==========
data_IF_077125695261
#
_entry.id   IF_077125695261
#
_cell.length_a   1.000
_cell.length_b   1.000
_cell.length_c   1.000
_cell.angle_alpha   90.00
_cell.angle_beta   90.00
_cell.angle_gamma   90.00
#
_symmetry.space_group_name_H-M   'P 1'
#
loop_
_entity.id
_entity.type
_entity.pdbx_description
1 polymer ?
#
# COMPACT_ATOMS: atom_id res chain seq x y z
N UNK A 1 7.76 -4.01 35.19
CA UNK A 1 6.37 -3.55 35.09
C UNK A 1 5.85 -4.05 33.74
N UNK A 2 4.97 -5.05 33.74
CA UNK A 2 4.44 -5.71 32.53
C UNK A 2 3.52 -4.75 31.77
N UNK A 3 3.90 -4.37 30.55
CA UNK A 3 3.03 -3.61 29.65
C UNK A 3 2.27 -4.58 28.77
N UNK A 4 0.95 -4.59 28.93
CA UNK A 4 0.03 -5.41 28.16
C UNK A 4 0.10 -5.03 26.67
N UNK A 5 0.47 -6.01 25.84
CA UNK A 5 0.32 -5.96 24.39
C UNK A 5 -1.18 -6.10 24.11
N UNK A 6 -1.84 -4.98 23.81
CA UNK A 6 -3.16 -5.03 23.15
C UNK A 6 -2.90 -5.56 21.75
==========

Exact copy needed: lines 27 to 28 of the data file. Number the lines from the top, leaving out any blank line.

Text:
N UNK A 3 3.90 -4.37 30.55
CA UNK A 3 3.03 -3.61 29.65